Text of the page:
Wednesday, September 01, 2010

Homily for the 23rd Sunday of the Year

None of you can be my disciple unless he gives up all his possessions. (Luke 14:33)


There have been many Christians, throughout the history of the Church, who have taken Jesus’ teaching here very literally. 

The first Christian community at Jerusalem, seems to have shared all things in common. St Anthony of Egypt, and the monks of the early Church, gave up their many possessions and went to live in the desert. About 1,000 year later, St Francis of Assisi embraced “Lady Poverty” and forswore the wealth of his merchant father and lived literally from hand to mouth, dressed only in the simplest of habits. And many many others, in the religious orders have given up lives of comfort to follow Christ. 

But in general most Christians do not, and did not live without possessions, and Jesus did not expect them to. He told the rich young man to give up his possessions, but not Nicodemus or Joseph of Arimathea who gave Jesus his tomb. The apostles appointed the first deacons to manage the finances of the Church, and even in the most difficult times the Church held property, and eventually houses and churches. Like any other organisation, the Church has needed finances to fund its activity, beautify its worship and feed its workers.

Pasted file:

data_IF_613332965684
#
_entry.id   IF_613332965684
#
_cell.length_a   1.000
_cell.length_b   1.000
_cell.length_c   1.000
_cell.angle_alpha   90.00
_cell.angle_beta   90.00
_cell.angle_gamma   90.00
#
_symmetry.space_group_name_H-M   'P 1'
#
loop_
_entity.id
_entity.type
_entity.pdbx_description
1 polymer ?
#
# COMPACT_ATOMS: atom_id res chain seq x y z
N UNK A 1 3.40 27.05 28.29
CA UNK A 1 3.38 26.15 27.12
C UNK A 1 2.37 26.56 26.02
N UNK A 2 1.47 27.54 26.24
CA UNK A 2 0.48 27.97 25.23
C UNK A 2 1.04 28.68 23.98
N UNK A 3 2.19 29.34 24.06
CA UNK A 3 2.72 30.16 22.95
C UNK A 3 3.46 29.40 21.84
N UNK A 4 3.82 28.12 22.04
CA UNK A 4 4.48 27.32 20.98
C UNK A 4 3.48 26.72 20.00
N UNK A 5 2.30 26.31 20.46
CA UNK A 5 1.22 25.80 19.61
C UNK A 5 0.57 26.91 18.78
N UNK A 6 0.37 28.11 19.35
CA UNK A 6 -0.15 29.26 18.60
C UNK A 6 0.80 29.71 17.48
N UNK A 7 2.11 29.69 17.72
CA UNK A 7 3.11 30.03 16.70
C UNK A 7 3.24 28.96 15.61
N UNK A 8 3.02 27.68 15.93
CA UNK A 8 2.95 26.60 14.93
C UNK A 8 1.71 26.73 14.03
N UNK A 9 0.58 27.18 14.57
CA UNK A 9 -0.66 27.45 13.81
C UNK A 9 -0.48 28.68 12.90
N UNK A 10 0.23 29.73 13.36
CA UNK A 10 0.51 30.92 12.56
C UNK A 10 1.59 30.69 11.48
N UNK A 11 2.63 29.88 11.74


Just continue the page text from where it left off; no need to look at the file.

But necessary though this all is, the Church must never lose sight of the fundamental teaching of Jesus, and the challenges he lays before us all: where does our attachment lie? What is most important to us all? 

My favourite story in this regard is told of the deacon Laurence, who was commanded by the Roman Magistrate to bring before the court all the riches of the Church (then, as now, the opponents of the Church like to think that it is very rich). He was given a deadline. The Magistrate was told that Laurence had indeed brought to the court the Church’s riches and laid them on the steps to the courthouse. The Magistrate came out of the court to see the sick, the disabled, the poor, the destitute, orphans and widows sitting on the steps. 

“Behold!” said St Laurence. “Here are the treasures of the Church!”

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